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New drug seen as rising threat on the East Coast, Virginia

Due in part to an alarming rise in the illicit usage of the painkiller drug OxyContin, the Virginia General Assembly passed legislation earlier this month which will require the Director of the Department of Health Professions to establish the Prescription Monitoring Program. This program will allow state government and police agencies to monitor who has access to certain "covered substances," including OxyContin.

OxyContin is the product name for the generic narcotic oxycodone hydrochloride. This opiate agonist provides pain relief by directly acting on opioid receptors in the brain and spiral column. As an oral tablet, OxyContin acts like morphine and can provide long term pain relief for up to 12 hours. Since its development in 1995 by Purdue Pharma L.P., OxyContin has quickly become a controversial substance because of the rising amount of people who have abused and become addicted to the drug.

According to the National Drug Intelligence Center, OxyContin is a substance that, when taken incorrectly, can induce a high similar to heroine. This drug, also known as "Hillbilly Heroine" because of its growing abuse in the Appalachian region, began to be misused in East Coast regions but is starting to spread to the West Coast.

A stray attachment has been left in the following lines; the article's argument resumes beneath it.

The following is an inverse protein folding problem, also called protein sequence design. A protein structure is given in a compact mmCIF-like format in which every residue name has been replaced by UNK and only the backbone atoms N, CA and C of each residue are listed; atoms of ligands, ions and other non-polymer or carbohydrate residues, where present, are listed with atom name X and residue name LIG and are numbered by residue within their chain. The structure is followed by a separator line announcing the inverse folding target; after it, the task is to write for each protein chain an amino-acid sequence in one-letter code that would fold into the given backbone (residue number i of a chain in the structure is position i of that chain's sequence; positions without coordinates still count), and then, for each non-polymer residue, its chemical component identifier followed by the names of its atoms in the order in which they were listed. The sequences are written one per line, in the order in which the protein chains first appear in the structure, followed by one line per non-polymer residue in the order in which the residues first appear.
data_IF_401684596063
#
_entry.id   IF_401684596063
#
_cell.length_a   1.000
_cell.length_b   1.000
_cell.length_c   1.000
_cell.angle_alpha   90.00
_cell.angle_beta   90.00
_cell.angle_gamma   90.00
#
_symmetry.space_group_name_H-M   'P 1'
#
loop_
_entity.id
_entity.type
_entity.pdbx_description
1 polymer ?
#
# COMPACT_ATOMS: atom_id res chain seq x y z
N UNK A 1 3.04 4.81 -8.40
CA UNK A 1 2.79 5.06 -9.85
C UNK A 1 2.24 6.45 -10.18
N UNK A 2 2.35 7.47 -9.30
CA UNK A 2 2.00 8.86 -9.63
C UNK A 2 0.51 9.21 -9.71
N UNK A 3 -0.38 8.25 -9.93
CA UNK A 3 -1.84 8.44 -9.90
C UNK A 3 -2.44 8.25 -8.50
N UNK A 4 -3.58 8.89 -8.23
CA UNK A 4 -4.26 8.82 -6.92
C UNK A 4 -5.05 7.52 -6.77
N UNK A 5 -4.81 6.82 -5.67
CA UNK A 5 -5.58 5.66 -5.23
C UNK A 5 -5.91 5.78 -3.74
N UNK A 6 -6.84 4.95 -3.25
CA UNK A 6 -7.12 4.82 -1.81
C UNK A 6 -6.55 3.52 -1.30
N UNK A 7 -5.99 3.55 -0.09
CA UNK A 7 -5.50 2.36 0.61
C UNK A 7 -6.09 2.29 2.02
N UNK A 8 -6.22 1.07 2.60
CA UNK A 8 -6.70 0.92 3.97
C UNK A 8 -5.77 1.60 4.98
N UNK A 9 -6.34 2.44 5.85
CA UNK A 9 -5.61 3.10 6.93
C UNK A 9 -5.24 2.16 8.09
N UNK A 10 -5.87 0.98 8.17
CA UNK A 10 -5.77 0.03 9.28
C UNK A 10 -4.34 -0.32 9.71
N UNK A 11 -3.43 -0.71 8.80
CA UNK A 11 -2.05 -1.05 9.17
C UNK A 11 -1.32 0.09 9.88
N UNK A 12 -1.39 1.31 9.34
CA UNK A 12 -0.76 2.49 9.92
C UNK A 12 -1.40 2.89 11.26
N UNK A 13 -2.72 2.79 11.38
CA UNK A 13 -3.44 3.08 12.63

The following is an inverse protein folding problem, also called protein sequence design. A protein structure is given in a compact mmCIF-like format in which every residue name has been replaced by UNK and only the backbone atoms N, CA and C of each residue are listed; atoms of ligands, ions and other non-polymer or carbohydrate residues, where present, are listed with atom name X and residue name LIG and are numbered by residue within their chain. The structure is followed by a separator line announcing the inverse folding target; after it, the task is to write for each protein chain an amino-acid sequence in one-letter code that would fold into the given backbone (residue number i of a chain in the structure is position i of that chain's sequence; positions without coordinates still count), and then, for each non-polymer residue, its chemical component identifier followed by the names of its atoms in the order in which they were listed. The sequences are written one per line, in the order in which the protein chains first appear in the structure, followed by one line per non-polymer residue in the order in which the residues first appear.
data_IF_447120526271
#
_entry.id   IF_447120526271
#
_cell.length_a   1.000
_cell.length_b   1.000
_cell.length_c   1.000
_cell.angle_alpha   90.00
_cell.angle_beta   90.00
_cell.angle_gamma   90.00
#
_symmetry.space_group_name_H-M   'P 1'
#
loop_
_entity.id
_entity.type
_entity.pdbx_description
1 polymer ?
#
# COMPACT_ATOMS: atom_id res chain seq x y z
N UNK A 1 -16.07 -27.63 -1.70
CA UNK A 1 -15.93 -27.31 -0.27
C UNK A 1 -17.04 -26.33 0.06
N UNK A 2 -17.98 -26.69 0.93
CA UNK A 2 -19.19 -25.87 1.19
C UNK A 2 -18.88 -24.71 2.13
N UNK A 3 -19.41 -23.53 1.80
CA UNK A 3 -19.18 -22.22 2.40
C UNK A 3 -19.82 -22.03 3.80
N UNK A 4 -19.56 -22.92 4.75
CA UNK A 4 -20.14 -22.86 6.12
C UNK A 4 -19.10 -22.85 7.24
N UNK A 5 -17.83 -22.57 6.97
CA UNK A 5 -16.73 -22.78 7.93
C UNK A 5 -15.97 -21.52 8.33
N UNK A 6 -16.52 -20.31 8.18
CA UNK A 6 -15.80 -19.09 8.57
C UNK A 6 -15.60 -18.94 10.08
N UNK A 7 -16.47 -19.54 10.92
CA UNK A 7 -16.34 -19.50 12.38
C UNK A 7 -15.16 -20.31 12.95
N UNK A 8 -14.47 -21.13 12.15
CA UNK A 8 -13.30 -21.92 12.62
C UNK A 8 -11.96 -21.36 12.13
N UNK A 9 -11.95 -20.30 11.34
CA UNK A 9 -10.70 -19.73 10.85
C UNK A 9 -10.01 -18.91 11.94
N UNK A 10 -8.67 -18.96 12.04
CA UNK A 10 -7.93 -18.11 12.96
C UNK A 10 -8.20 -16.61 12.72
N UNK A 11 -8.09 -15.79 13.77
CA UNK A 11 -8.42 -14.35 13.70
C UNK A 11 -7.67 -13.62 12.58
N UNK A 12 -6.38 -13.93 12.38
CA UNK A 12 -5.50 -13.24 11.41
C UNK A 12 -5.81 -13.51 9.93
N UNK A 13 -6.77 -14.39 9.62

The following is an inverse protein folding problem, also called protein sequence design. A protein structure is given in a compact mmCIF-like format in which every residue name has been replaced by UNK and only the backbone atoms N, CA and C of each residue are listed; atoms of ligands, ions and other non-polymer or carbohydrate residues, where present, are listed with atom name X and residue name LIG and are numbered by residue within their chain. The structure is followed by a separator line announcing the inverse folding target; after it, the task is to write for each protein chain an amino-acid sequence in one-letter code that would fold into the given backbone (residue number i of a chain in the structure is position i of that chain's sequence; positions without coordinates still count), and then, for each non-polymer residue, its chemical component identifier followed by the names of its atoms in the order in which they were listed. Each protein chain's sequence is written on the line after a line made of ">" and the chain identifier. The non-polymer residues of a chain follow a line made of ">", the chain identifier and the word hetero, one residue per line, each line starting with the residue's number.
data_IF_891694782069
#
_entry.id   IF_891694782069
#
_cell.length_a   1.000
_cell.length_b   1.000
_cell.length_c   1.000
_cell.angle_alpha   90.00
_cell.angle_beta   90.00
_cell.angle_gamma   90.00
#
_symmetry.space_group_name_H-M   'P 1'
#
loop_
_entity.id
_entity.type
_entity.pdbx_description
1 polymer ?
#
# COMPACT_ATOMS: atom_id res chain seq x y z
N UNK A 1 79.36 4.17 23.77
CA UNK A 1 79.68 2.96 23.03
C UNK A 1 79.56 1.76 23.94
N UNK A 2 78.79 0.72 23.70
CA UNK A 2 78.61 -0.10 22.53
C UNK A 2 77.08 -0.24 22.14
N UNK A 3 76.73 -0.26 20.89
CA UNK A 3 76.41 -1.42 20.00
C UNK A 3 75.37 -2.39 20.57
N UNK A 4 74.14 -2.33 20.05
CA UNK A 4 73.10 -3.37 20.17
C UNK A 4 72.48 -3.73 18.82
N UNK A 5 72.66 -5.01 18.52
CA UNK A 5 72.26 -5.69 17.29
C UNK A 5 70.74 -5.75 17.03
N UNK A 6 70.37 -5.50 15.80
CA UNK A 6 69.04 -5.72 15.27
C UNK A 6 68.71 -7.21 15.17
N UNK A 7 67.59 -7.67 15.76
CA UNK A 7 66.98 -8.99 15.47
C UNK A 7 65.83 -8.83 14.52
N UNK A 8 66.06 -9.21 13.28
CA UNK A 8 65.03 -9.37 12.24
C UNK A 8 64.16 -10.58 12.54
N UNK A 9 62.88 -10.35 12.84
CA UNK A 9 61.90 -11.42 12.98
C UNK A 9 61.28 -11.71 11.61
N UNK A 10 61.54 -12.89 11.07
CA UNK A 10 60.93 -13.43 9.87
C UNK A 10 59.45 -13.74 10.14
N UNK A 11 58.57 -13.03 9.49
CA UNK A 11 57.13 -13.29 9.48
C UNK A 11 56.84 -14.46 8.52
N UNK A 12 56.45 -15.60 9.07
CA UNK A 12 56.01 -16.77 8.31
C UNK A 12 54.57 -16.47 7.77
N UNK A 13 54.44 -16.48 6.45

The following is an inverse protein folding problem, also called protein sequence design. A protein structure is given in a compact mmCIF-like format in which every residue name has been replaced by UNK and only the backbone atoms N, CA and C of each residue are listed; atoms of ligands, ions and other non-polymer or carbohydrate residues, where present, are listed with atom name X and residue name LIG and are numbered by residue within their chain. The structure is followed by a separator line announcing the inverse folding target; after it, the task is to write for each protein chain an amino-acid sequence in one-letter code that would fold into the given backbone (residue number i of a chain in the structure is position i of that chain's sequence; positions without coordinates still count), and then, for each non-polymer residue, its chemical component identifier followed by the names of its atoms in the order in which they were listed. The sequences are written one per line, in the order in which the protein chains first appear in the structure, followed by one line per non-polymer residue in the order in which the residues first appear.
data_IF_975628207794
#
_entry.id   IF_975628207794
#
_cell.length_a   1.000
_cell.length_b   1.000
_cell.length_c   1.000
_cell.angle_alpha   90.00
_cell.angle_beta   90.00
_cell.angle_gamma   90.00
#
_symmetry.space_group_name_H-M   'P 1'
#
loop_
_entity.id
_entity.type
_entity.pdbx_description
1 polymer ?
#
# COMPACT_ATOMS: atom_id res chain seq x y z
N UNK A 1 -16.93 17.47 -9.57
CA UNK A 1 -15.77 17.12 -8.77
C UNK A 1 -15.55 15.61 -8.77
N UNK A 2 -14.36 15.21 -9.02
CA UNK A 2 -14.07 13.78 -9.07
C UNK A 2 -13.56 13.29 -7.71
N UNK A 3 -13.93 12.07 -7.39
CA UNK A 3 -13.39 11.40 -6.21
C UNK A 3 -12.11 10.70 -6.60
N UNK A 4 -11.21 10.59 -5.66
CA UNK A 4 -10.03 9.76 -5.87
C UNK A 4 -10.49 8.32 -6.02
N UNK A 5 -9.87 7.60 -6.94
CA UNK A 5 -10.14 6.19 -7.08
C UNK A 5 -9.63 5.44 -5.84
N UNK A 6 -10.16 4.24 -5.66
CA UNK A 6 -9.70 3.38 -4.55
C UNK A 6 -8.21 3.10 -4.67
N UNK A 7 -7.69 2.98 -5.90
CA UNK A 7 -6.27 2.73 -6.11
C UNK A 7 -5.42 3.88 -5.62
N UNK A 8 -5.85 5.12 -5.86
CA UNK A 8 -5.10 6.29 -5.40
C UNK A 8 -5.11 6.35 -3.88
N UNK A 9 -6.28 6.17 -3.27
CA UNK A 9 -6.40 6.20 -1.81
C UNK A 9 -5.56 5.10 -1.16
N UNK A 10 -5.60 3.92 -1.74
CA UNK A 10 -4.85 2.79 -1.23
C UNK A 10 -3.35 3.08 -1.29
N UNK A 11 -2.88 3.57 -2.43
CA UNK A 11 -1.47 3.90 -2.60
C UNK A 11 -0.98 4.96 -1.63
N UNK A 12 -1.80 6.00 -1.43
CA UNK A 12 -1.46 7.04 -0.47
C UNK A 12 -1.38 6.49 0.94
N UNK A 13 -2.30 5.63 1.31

OxyContin abuse "started showing up in rural areas on the East Coast where there was not a large illicit drug market," said Charles Miller, chief of congressional and public affairs at the NDIC. "It began in areas where there was a large population of elderly people who were on pain medications and where a number of doctors where involved" in prescribing the product on a legal market.

This product's abuse is not confined to one age group, said Robin Boggio, an intelligence analyst for the NDIC. "It's abused by people who don't want the stigma of trying heroine. Some people perceive it as safer than heroine," but it is very dangerous and highly addictive when used incorrectly, Boggio said.

Addictions and misuse of the drug have been blamed for hundreds of deaths and countless thefts and shoplifting incidents across the country.

According to the NDIC Web site, police in Pulaski County, Va., reported in Oct. 2000 that 90 percent of all thefts, burglaries and shoplifting incidents in the area were linked to OxyContin. Since Feb. 1999, in Tazewell County, Va., thieves reportedly demanded only OxyContin in at least 10 pharmacy robberies.

Incidents like these prompted the General Assembly's most recent legislation, which will set up a two-year pilot program for the Prescription Monitoring Program for areas of southwestern Virginia where OxyContin has been blamed for more than 60 deaths.

Under the bill, the Department of Health Professions would notify the attorney general's office and local prosecutors of possible criminal activity and illegal use of "covered substances" like OxyContin. The state police drug task force would control access to the database. Legislators hope the new database will allow officers to track down illegal users within days as opposed to months. The legislation now only requires approval by Gov. Mark R. Warner to pass into law.

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